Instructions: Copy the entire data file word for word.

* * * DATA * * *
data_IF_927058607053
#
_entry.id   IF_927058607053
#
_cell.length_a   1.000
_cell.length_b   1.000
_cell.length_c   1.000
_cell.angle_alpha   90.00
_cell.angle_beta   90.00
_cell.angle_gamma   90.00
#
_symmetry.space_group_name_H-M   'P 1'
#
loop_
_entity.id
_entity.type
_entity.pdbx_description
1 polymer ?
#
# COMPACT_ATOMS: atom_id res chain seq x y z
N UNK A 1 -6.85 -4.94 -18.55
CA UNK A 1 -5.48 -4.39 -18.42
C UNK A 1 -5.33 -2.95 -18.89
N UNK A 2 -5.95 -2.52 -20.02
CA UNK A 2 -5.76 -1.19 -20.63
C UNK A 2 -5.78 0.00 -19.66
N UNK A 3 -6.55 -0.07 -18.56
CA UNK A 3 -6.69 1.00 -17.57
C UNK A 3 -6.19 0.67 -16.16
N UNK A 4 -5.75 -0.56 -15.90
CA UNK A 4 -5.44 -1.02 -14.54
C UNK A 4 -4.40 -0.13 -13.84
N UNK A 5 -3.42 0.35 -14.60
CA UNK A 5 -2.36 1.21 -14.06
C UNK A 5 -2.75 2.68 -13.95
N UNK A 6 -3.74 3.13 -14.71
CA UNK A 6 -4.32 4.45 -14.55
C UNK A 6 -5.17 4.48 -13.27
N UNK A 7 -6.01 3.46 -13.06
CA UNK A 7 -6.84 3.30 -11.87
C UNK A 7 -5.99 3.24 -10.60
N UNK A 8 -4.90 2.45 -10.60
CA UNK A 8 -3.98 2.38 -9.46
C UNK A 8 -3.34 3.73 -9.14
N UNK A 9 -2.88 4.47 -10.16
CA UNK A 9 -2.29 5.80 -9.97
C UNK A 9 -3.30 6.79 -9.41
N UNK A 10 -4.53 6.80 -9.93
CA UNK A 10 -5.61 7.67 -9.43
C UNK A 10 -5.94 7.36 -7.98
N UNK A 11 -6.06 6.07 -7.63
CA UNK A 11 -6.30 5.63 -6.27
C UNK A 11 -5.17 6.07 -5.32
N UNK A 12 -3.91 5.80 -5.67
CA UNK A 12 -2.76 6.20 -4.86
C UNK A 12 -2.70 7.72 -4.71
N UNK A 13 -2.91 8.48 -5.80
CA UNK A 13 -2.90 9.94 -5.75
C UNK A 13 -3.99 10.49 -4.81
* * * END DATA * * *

data_IF_927058607053
#
_entry.id   IF_927058607053
#
_cell.length_a   1.000
_cell.length_b   1.000
_cell.length_c   1.000
_cell.angle_alpha   90.00
_cell.angle_beta   90.00
_cell.angle_gamma   90.00
#
_symmetry.space_group_name_H-M   'P 1'
#
loop_
_entity.id
_entity.type
_entity.pdbx_description
1 polymer ?
#
# COMPACT_ATOMS: atom_id res chain seq x y z
N UNK A 1 -6.85 -4.94 -18.55
CA UNK A 1 -5.48 -4.39 -18.42
C UNK A 1 -5.33 -2.95 -18.89
N UNK A 2 -5.95 -2.52 -20.02
CA UNK A 2 -5.76 -1.19 -20.63
C UNK A 2 -5.78 0.00 -19.66
N UNK A 3 -6.55 -0.07 -18.56
CA UNK A 3 -6.69 1.00 -17.57
C UNK A 3 -6.19 0.67 -16.16
N UNK A 4 -5.75 -0.56 -15.90
CA UNK A 4 -5.44 -1.02 -14.54
C UNK A 4 -4.40 -0.13 -13.84
N UNK A 5 -3.42 0.35 -14.60
CA UNK A 5 -2.36 1.21 -14.06
C UNK A 5 -2.75 2.68 -13.95
N UNK A 6 -3.74 3.13 -14.71
CA UNK A 6 -4.32 4.45 -14.55
C UNK A 6 -5.17 4.48 -13.27
N UNK A 7 -6.01 3.46 -13.06
CA UNK A 7 -6.84 3.30 -11.87
C UNK A 7 -5.99 3.24 -10.60
N UNK A 8 -4.90 2.45 -10.60
CA UNK A 8 -3.98 2.38 -9.46
C UNK A 8 -3.34 3.73 -9.14
N UNK A 9 -2.88 4.47 -10.16
CA UNK A 9 -2.29 5.80 -9.97
C UNK A 9 -3.30 6.79 -9.41
N UNK A 10 -4.53 6.80 -9.93
CA UNK A 10 -5.61 7.67 -9.43
C UNK A 10 -5.94 7.36 -7.98
N UNK A 11 -6.06 6.07 -7.63
CA UNK A 11 -6.30 5.63 -6.27
C UNK A 11 -5.17 6.07 -5.32
N UNK A 12 -3.91 5.80 -5.67
CA UNK A 12 -2.76 6.20 -4.86
C UNK A 12 -2.70 7.72 -4.71
N UNK A 13 -2.91 8.48 -5.80
CA UNK A 13 -2.90 9.94 -5.75
C UNK A 13 -3.99 10.49 -4.81